1. (C) Summary: AMIA special prosecutor Alberto Nisman explained to Embassy Officers on May 27 his reasons for requesting the arrests of former President Carlos Menem and other officials (ref B) for their alleged roles in obstructing justice in the investigation of the 1994 terrorist bombing of the AMIA Jewish community center. He denied the motivation was political, regretted the coincidence of his announcement with the visit of the FBI Deputy Director, and discounted this would negatively affect the case against the Iranian indictees.

(…)

2. (C) With emboffs, Nisman rejected the idea that his action was politically motivated, describing in some detail the evidence supporting his conclusions.

(…)

4. (C) Emboffs noted that Nisman’s actions did not appear to be prompted by any new information but were based on a rehash of old theories about the "Syrian connection" and could complicate international efforts to bring the Iranian indictees to justice. Nisman contended that the call for Menem's arrest evolved as his team continued to review files and interview witnesses. (…) Nisman stated that he had no further role in that aspect of the case and that he would continue his focus on uncovering new leads and strengthening the evidence against the Iranian indictees.

(…)

(C) Comment: Nisman is not the sort to have gone public with the recommendation for Menem's and other's arrests without some direction from higher-ups. From what has been made public, there appears to be little "new" information to have warranted his highly publicized arrest recommendations, which leads to speculation about political motives. Nisman may still be currying favor from the Casa Rosada with a view to a favorable judicial appointment in the future. As noted ref A, the Casa Rosada may have hoped Nisman's charges against Menem and the others would bump the farm strike and other bad news off the front pages. (They didn't.) If the GOA was hoping to appease victims' family groups that have been pressuring the GOA to show progress on the AMIA Investigation(s), they have had little success there, either. WAYNE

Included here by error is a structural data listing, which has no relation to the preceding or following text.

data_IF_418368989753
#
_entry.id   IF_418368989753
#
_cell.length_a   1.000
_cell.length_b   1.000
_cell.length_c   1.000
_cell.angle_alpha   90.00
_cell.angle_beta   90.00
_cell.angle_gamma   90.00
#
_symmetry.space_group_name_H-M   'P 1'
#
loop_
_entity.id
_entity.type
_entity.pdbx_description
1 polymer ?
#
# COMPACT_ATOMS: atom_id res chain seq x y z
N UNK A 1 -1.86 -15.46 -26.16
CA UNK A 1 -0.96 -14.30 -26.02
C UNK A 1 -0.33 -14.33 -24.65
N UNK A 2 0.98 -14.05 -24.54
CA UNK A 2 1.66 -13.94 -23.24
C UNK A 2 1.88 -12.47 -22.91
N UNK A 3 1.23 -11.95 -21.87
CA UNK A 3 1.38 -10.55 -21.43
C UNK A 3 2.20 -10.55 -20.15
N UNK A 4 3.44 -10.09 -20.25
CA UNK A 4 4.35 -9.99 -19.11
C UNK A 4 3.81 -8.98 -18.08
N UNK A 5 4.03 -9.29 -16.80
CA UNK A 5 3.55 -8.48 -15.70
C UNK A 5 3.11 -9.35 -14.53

5. An indictment request foretold

1. (C) Special Prosecutor Alberto Nisman called on the Ambassador May 19 to notify us that the following day he would ask Judge Rodolfo Canicoba-Corral to indict a new suspect in the 1994 bombing of the Argentine Jewish Mutual Association (AMIA). Nisman described his painstaking effort to establish the suspect's links to both the environs of the AMIA site, a mosque in Buenos Aires, and his links via cell phone calls to Iranian diplomat and bomb plot suspect Mohsen Rabbani and a cell phone in the Tri-Border Area registered in the name of "Marques."

In this confidential diplomatic cable dated May 19, 2009, Nisman advises the US Embassy of his next request for an indictment of a new suspect in the case, before Canicoba Corral had even received the writ.